Introduction to operations management
Introduction to operations management

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Introduction to operations management

1 What is the role of operations management?

Imagine some of the challenges of running a large restaurant. Each day the restaurant manager has to ensure hundreds of customers are served on time with food of good quality while maintaining a friendly, helpful service. They are responsible for a team of employees ranging from chefs to front of house waiters etc., checking that the employees arrive on time and work effectively. Operations managers are responsible for ordering and arranging deliveries of food, drink and other supplies. The building also needs to be utilised and maintained efficiently. This scenario is typical of an operations manager’s role.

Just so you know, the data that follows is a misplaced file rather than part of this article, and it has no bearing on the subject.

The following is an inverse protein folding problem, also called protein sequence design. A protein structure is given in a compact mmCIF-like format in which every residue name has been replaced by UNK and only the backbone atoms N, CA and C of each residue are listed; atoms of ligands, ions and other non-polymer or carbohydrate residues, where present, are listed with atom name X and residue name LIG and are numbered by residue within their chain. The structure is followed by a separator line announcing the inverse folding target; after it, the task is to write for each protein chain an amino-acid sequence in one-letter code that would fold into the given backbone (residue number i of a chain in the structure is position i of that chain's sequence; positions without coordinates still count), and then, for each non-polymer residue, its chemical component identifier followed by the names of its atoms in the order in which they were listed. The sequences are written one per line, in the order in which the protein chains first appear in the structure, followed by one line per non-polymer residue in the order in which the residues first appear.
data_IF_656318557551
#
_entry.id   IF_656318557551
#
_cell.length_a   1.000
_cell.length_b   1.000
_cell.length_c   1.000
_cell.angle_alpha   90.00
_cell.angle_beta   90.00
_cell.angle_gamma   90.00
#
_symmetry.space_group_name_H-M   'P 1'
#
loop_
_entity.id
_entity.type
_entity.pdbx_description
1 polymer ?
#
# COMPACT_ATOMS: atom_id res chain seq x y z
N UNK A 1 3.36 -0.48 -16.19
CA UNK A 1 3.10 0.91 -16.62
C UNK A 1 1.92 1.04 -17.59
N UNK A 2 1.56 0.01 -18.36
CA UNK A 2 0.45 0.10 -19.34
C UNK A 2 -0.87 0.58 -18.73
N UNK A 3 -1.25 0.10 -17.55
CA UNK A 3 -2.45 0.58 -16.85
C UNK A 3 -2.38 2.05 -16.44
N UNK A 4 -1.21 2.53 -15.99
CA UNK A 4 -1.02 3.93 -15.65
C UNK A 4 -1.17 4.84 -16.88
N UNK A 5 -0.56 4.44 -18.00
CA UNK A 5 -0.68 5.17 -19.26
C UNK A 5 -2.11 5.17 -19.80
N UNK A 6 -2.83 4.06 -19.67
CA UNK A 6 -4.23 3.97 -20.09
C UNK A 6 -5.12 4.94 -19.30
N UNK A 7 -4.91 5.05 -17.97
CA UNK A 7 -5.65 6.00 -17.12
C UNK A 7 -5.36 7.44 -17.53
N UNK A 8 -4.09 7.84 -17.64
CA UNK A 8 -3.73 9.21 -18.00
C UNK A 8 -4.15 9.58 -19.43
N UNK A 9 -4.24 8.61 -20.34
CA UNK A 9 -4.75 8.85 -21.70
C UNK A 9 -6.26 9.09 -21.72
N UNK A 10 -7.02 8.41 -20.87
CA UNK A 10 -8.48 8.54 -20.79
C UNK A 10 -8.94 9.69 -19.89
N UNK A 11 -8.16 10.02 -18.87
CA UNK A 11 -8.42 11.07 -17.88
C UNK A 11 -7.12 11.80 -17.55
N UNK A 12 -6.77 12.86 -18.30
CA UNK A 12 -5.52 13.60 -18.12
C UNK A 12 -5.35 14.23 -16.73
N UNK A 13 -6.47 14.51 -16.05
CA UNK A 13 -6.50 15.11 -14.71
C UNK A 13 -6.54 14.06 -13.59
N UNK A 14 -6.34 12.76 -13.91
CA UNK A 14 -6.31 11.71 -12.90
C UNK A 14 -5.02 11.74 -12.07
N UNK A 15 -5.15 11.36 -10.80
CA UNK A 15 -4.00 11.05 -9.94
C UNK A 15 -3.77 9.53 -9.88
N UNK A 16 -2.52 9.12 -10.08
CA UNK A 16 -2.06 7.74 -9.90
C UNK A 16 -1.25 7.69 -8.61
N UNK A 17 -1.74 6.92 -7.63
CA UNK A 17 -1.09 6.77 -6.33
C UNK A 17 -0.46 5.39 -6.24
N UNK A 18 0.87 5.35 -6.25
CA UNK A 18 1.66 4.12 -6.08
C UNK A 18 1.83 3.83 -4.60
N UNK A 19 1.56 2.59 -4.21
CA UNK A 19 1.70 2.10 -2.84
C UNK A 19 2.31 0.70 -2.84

The operations management function is usually responsible for a high proportion of an organisation’s assets. Inefficient management of these assets can have very detrimental consequences. In the short term the operation needs to be configured to meet market requirements; this is a challenge in itself. Even bigger challenges can occur during periods of change when new products and services are introduced, new markets are provided for or new technologies are used. It is common for new ideas to be generated outside of operations but it is the role of the operations manager to implement those ideas.

Activity 1: Introduction to operations management

Allow around 50 minutes for this activity

Read ‘Introduction to operations management [Tip: hold Ctrl and click a link to open it in a new tab. (Hide tip)] ’ (Walley, 2017).

This reading introduces the input–process–output model that you will explore in the next section, looks in more detail at the responsibilities of operations managers (which is the focus of Section 3), and explores how operations management can impact on an organisation (as discussed in Section 4).


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